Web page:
Political Mandates

Opposition Mandate

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Definition:
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The opposing party, being the party that recieves the 2nd most number of seats in Parliament, has the mandate to act as an alternative government as well checking the power of the current government through media or in parliament through Question Time. 

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Arguements For the Mandate
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  1. Sections 7 and 24 state the Senate and House of Representatives, respectively, should be elected directly "by the people", meaning that the Opposition is endorsed by a significant proportion of the electorate to fulfil its role and if it did not do so then it would not be representing its electorate;

  2. The opposition also represents a large minority and can claim a mandate on their behalf; and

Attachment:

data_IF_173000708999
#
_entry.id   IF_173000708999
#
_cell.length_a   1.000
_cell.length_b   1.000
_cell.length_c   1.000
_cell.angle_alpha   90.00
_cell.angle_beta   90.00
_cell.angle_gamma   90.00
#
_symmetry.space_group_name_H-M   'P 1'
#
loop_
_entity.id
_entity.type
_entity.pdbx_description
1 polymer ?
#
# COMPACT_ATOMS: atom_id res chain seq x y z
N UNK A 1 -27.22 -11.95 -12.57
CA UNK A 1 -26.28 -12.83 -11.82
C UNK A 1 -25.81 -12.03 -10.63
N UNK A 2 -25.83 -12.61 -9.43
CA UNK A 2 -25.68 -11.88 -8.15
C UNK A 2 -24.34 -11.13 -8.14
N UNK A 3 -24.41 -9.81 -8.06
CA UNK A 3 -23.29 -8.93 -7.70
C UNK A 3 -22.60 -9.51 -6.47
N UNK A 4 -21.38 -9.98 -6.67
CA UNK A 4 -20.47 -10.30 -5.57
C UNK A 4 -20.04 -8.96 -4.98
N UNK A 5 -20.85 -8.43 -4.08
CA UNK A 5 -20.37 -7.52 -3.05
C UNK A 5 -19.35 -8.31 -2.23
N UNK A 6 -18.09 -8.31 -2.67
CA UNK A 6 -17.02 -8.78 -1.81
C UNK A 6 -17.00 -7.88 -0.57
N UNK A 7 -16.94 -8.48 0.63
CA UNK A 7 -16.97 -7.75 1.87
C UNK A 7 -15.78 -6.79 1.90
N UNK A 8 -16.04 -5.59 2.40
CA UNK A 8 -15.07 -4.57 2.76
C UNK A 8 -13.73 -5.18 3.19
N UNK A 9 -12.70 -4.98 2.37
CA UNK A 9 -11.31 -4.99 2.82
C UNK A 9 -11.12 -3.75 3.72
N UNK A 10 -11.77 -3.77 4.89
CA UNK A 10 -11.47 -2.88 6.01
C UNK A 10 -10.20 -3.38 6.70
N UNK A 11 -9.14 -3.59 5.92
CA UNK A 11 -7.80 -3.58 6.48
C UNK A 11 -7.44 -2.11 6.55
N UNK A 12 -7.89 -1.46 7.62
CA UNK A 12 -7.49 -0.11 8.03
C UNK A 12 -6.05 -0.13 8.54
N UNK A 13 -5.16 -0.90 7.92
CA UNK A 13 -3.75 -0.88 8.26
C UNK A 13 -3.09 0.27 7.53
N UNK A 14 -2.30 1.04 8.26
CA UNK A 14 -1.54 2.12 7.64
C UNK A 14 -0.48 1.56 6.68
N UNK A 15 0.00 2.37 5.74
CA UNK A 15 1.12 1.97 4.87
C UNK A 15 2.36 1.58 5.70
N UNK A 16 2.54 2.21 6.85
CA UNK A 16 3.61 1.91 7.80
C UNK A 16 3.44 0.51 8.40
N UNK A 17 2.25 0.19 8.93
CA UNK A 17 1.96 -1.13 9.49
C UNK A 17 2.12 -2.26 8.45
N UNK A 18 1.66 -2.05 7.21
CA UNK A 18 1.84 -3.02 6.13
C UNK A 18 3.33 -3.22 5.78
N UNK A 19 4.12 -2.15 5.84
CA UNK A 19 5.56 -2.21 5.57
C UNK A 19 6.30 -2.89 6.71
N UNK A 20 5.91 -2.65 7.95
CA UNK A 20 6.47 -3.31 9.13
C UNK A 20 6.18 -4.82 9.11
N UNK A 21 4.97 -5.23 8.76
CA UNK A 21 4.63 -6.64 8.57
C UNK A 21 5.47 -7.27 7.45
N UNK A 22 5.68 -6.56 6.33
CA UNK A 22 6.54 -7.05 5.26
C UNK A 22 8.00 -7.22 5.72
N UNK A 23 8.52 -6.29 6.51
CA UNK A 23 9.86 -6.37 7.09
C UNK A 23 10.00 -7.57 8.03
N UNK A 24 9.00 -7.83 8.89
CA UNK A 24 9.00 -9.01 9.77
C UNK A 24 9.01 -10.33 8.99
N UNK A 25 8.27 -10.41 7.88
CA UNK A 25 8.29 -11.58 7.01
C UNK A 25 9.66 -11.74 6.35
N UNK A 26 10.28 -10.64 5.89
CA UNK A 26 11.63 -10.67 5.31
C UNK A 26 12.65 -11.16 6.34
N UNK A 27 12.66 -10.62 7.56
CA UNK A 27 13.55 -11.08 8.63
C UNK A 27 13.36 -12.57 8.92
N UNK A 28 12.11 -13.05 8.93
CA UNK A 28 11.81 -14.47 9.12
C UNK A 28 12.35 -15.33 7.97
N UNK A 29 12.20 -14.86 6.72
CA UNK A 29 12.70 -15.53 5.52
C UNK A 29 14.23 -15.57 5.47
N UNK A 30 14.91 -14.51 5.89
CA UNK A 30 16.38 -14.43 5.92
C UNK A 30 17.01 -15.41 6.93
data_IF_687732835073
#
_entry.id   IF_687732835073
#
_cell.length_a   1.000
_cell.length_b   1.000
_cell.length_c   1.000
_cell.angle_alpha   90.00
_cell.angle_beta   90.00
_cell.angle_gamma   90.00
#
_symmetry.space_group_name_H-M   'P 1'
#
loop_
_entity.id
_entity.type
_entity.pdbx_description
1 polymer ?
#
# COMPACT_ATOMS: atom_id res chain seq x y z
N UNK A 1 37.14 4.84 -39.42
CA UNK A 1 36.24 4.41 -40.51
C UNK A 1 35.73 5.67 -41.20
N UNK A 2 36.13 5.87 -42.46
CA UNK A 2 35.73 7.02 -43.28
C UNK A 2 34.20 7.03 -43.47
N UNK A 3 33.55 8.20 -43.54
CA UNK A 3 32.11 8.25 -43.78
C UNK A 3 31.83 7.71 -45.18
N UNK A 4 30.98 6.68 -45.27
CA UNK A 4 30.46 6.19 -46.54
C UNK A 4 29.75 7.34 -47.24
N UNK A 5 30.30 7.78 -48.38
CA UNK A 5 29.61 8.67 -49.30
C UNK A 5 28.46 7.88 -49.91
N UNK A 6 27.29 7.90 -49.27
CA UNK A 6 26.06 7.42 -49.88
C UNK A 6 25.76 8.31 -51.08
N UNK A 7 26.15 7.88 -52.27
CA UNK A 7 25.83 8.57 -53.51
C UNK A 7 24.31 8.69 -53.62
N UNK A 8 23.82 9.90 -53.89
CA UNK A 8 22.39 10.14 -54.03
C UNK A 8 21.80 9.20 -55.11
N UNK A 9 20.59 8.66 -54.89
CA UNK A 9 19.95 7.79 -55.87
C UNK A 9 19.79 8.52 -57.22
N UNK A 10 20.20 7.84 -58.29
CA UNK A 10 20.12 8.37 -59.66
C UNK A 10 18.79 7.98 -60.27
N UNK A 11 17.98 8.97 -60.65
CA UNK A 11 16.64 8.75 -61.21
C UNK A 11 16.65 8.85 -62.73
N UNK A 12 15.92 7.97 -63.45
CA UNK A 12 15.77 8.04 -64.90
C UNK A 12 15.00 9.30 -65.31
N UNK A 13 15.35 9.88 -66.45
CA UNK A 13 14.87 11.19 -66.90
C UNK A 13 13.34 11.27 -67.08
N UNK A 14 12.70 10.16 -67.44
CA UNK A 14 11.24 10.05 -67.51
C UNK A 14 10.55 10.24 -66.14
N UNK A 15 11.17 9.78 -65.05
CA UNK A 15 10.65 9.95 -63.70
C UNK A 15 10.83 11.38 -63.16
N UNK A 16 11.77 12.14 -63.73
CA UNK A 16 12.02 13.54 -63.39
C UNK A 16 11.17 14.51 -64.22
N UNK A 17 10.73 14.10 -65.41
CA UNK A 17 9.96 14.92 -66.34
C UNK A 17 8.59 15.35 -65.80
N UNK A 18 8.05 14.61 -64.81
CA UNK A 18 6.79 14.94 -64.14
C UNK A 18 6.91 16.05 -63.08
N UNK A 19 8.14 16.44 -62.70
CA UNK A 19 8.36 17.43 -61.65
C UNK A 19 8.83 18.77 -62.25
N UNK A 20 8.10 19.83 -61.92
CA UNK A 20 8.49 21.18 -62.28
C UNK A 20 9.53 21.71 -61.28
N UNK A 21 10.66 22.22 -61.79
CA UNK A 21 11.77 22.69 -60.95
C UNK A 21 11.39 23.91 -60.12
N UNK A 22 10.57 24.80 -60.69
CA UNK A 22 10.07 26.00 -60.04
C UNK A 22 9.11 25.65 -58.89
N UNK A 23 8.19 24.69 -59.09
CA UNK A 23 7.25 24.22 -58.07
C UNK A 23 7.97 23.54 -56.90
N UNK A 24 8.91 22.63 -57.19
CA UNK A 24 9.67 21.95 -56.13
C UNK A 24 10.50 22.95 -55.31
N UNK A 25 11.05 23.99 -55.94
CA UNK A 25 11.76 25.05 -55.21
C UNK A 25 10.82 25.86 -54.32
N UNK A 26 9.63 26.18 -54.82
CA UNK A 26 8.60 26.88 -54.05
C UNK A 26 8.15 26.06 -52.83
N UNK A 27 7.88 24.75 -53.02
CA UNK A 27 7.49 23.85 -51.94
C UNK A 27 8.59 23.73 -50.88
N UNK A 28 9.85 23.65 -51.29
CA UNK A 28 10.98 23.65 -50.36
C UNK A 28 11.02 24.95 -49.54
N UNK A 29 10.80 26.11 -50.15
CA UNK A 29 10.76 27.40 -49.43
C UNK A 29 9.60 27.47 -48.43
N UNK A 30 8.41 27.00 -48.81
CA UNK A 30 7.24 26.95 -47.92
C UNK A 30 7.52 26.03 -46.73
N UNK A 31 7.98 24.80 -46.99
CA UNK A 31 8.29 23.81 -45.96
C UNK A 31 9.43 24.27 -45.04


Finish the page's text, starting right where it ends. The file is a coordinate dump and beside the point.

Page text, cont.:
3. The role of the Opposition to scrutinise, debate, amend and even block government legislation is an important part of the Westminster system to keep the government accountable and uphold a thorough statutory process, which would otherwise be inable to occur without such scrutiny.

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Arguements Against the Mandate
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  1. The Opposition did not win the election and, hence, their policies were rejected by the people in favour of the government's. They should, therefore, allow the government to utilise its will of the majority mandate relatively unimpeded. 

  2. They do not represent the majority, hence are going against the majority by impeding government business.

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Majoritarian Mandate
Opposition Mandate
Balance of Power Mandate
Relevant Examples & Case Studies
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